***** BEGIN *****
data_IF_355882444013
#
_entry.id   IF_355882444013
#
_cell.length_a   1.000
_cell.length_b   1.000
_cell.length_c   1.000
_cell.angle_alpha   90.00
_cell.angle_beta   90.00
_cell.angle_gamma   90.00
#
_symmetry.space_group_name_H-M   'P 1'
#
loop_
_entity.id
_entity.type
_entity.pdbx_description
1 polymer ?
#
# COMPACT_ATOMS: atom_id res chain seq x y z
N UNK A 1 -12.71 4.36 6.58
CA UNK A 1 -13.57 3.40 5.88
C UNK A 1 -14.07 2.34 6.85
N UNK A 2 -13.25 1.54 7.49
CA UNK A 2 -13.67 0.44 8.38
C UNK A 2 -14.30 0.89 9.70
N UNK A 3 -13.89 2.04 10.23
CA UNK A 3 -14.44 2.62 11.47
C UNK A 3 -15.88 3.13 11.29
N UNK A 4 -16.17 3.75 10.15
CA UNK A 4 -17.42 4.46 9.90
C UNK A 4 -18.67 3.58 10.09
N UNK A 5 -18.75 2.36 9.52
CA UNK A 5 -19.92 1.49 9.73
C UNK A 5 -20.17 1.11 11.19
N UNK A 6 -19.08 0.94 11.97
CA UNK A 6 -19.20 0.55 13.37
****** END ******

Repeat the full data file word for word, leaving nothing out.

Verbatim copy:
data_IF_355882444013
#
_entry.id   IF_355882444013
#
_cell.length_a   1.000
_cell.length_b   1.000
_cell.length_c   1.000
_cell.angle_alpha   90.00
_cell.angle_beta   90.00
_cell.angle_gamma   90.00
#
_symmetry.space_group_name_H-M   'P 1'
#
loop_
_entity.id
_entity.type
_entity.pdbx_description
1 polymer ?
#
# COMPACT_ATOMS: atom_id res chain seq x y z
N UNK A 1 -12.71 4.36 6.58
CA UNK A 1 -13.57 3.40 5.88
C UNK A 1 -14.07 2.34 6.85
N UNK A 2 -13.25 1.54 7.49
CA UNK A 2 -13.67 0.44 8.38
C UNK A 2 -14.30 0.89 9.70
N UNK A 3 -13.89 2.04 10.23
CA UNK A 3 -14.44 2.62 11.47
C UNK A 3 -15.88 3.13 11.29
N UNK A 4 -16.17 3.75 10.15
CA UNK A 4 -17.42 4.46 9.90
C UNK A 4 -18.67 3.58 10.09
N UNK A 5 -18.75 2.36 9.52
CA UNK A 5 -19.92 1.49 9.73
C UNK A 5 -20.17 1.11 11.19
N UNK A 6 -19.08 0.94 11.97
CA UNK A 6 -19.20 0.55 13.37